Publications - Conveyancing

Complex retirement village transactions may leave you shy and retiring

The Retirement Villages Act 1999 ensures protections to retirees seeking to move into a retirement village including measures like a cooling off period and a requirement that retirement village operators provide a public information document to prospective residents. Despite those protections, retirees can still be left with the prospect of reading and understanding a bundle of documents, which is often the last thing you want to be doing as you embark upon your retirement.

A standard form contract for retirement villages was introduced in NSW last year but there is no news if that initiative will be introduced in Queensland. In 2013 the Queensland Government finalised a review of the Retirement Villages Act 1999 and supported a series of recommendations as further consumer protections such as investigating better dispute resolution options and protecting the interests of residents to capital gains in their property as well as other red tape cutting measures, but those changes have not yet been presented as a bill to parliament and in any event there was no proposal for a standard form of document for retirement village contracts.

So unless or until a standard retirement village contract is adopted in this state, the paperwork still requires some specialised understanding and careful consideration in each case, as it is generally more complex than a standard residential purchase transaction.

At the launch of a retirement village legal advice service in April this year the Minister for Housing Tim Mander conceded that laws around retirement can be complex and difficult to understand, and given many residents are retired and may not be in a strong financial position, the last thing they need is to be involved in expensive, protracted disputes.

Retirees are therefore advised to understand what they are getting into when they sign the paperwork with retirement village operators, in order to avoid later disputes.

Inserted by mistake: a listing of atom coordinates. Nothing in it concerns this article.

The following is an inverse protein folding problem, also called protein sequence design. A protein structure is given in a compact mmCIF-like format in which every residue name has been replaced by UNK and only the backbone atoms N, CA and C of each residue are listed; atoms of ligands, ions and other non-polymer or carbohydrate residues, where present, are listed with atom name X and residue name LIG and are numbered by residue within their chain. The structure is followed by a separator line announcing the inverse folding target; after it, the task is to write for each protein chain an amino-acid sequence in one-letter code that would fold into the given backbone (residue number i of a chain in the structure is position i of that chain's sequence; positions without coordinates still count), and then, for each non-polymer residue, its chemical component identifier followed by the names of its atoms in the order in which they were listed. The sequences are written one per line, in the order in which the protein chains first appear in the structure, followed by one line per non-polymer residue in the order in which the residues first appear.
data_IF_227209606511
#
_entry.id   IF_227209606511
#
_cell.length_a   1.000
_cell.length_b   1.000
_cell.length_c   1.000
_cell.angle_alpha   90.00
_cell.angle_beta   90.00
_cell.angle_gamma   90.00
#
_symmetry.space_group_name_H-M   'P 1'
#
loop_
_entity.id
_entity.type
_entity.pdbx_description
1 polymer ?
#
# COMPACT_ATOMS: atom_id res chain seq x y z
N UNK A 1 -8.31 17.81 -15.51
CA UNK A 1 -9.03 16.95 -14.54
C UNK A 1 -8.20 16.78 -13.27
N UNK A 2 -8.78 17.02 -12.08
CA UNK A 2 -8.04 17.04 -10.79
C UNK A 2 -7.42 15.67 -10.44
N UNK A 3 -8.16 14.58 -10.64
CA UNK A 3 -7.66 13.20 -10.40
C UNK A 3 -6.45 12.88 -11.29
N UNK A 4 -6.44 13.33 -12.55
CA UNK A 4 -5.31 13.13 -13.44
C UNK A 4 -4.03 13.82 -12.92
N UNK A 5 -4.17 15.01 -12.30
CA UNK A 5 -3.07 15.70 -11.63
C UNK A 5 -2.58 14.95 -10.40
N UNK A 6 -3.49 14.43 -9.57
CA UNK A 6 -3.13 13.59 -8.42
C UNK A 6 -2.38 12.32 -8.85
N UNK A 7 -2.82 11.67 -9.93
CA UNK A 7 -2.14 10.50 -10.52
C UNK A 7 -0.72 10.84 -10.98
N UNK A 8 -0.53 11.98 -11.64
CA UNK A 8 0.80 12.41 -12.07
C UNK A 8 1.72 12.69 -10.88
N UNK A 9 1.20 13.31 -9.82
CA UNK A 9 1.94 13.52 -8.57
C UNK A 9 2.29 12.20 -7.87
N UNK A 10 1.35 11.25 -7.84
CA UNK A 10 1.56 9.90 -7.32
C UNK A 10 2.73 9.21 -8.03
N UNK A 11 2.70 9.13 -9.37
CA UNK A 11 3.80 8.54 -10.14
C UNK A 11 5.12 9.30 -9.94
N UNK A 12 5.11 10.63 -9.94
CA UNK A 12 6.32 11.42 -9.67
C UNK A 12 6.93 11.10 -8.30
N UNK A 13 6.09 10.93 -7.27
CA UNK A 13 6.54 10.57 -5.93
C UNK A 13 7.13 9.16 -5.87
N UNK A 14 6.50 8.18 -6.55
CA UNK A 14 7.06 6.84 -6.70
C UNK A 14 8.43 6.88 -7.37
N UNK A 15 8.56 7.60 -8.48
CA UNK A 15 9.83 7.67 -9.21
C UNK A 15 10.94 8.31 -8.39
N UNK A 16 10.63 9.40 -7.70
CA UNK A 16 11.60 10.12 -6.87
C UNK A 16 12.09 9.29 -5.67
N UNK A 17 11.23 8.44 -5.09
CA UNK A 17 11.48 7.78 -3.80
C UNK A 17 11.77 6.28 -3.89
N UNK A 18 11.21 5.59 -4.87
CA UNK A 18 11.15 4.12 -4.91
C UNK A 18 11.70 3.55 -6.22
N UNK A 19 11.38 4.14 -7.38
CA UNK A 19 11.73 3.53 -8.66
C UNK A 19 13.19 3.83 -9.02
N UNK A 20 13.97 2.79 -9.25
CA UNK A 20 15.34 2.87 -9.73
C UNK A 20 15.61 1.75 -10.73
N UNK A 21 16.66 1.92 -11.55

There are a variety of different forms of documents utilised by retirement village operators depending on how their scheme is set up, the main examples being as follows:

  • freehold – usually in the form of strata title ownership, freehold ownership can offer a sense of security and control to residents, and they also have a right to vote as part of the body corporate. Often the retirement village operators will register a mortgage over the property to secure service agreement payments and buy back terms. Prospective residents will generally be presented with a number of documents including a residential contract for a lot in community titles scheme containing numerous special conditions, a mortgage to the operators and often a services agreement. There is also transfer duty payable and therefore, this arrangement can often come at a higher price than other options.
     
  • leasehold – these long term leases are often entered into for a term of, say, 99 years for a nominal rent but the buy-in price is characterised as a loan from the resident under a loan agreement, which is payable in addition to any services fees. In those circumstances, there are often at least two complex legal documents, the lease and the loan agreement.
     
  • licence – some operators will offer residents a right to occupy which is often the least costly approach for residents but also offers the least security as the resident’s interest is not registered on the land's title.
     
  • other – some arrangements involve the acquisition of a shareholding in a company that owns the retirement village residences.

In each case exit arrangements are often controversial and there are restrictions on who can acquire those interests, as the retirement village operators may exercise buy back rights.

Residents are often faced with the decision when entering into a retirement village whether their exit payments will be calculated based on a capital appreciation method or not. In the case of a non-capital appreciation method, when the resident exits they do not share in any capital gain on the resale of their residence. This topic is likely to attract more attention from the government, given that in 2011 legislation was passed requiring retirement village operators to pro rata exit fees based on the number of days of occupancy and considering the government’s review in 2013 which contained a recommendation for residents to share in any capital gains.

Kelly Legal property lawyers and conveyancers can assist any prospective residents of retirement villages to wade through the paperwork as part of the no fuss professional residential property services offered by Kelly Conveyancing.

 

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